Chocolatier takes sudden path to entrepreneurship


Dawn Wagner, owner of Daily Chocolate. Courtesy photos.

by Amanda Kuhnert When Dawn Wagner took up a position at Lake Champlain Chocolates as a student at the University of Vermont, she had no intention of becoming a chocolatier. Her focus at the time was on the theater. After graduating, Wagner moved to New York City, where she worked as a stage manager for on and off Broadway productions for the next 20 years.

But her experience of making chocolate in Vermont threw a light. In New York City she took a part-time job with a chocolatier who supplied the Bellagio with chocolates.

“The chef eventually closed the shop, but at that point I had a passion,” said Wagner.

She started making chocolates from her kitchen for friends and family.

Over the years, Wagner maintained ties with Vermont. While traveling to see her mother in Vergennes, she was impressed by the revitalization of the city center.

When she and her husband decided to leave town, Vergennes was a natural choice.

“I’ve always wanted my own shop,” said Wagner. “I knew this was going to be prohibitive in New York City. When I got back to Vermont I tried to prioritize that. “

But Vergennes already had a chocolate shop – Daily Chocolate, owned by a family friend, Jen Roberts.

So Wagner did the next best thing: She worked in the business for the next four years, mostly on a seasonal basis.

When Roberts decided it was time to sell last spring, Wagner was ready to buy. But she wasn’t sure how to start the process.

A friend recommended that she contact Sarah Kearns, a consultant with the Vermont Small Business Development Center (VtSBDC).

“The scariest part was reaching out, beyond that it was easy,” said Wagner. “When I found Sarah, I had no idea what exactly I was doing. She helped me find the right people in the right order. “

From employee to owner

Wagner closed the shop on December 1, 2020 and got to work. One of the first things she did was invest in a POS to keep track of inventory and sales.

“When I started on December 1st, all of the product was there,” she said. “It was a lifesaver.”

She has also worked with a Kearns recommended accountant to become fluent in Quickbooks so she can keep an eye on cash flow.

“Right now I’m a one-person company,” she said, “but if you hand those reins over to someone else, you still need to understand how your business is doing and how your money is being used.”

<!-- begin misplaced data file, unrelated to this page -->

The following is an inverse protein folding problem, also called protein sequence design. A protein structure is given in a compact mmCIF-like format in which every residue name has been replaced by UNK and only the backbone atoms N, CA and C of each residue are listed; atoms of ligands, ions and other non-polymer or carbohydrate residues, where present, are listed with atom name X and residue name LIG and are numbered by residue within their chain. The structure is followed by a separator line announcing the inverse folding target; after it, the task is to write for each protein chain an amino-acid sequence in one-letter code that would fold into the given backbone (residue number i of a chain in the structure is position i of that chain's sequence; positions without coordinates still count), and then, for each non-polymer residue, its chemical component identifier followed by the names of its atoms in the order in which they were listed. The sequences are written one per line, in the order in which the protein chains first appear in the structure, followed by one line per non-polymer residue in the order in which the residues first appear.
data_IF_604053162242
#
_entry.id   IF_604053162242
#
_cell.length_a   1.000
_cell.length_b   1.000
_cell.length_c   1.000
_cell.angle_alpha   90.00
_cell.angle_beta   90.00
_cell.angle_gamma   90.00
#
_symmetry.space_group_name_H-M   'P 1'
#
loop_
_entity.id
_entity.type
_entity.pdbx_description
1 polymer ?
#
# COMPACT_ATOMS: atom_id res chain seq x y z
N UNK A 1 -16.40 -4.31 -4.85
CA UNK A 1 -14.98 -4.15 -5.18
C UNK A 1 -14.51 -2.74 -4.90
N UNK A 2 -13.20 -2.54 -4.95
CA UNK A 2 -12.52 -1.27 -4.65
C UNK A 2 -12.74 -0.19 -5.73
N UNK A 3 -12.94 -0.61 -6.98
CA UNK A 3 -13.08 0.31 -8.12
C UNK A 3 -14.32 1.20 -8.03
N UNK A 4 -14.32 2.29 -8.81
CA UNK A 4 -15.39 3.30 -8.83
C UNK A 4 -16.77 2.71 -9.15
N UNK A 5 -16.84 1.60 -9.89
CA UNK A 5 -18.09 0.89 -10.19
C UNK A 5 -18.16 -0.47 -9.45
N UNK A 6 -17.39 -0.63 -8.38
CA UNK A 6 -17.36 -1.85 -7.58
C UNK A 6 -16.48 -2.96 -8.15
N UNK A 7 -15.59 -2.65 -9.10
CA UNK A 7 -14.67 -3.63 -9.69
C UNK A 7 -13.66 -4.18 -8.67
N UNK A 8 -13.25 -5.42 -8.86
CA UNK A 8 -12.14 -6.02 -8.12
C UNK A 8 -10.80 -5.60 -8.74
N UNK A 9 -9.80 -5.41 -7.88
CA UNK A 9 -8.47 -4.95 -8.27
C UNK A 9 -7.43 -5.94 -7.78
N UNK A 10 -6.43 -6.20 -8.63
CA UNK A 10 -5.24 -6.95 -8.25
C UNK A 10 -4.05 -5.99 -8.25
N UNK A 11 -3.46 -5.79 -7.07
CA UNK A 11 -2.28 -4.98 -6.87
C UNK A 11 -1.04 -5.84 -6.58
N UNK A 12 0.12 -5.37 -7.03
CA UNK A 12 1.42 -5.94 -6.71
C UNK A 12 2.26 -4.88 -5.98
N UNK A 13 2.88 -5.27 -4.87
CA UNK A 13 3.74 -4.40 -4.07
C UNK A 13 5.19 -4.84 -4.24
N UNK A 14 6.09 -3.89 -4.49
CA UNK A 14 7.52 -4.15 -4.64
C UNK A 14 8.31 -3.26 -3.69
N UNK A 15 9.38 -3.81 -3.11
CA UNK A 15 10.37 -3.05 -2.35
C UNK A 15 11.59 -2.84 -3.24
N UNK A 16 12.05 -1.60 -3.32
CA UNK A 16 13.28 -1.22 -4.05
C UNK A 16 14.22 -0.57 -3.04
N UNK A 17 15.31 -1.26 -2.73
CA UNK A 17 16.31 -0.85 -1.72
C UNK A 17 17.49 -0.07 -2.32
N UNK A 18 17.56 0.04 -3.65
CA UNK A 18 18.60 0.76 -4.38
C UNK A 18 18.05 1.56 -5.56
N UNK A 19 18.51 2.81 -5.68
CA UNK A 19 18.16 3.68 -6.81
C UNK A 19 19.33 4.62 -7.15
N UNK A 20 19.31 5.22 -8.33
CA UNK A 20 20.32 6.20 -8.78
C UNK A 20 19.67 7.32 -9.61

P.hoto: Dawn Wagner, owner of Daily Chocolate. Courtesy photos.

More recently, Kearns has been posting to Wagner about all of the scholarships she may be eligible for.

That winter, Wagner launched an e-commerce platform that was very popular with customers. Wagner assumes that other Covid-inspired services like Curbside will continue to be relevant in the future.

“People made the transition to online ordering and roadside collection very easily,” she said. “We are now open to the public, two people at the same time. I love interacting with customers, but I think even if we are maskless and can have people in the store, some customers will still be working on the curb because it’s easy. “

In addition to expanding her website offering, she has used social media to spread the word.

“I took over Instagram long before I bought the company, but I didn’t post regularly,” she said. “It’s free and it works.”

Even though the shop has been open for 13 years, she said there are people walking in for the first time. For Wagner this is a sign that their marketing efforts to date are working.

Wagner hasn’t gone on air since the purchase. After a stressful winter and spring with one “chocolate vacation” after the other, Wagner is looking forward to having time this summer to concentrate less on operations than on business.

“At some point I want to grow and improve processes,” she said. “So I have to start planning for the next phase, whatever that is.”

Vermont Small Business Development Center (VtSBDC) success story. We know our way around. Find an advisor in your area. Check out our training workshops. Visit: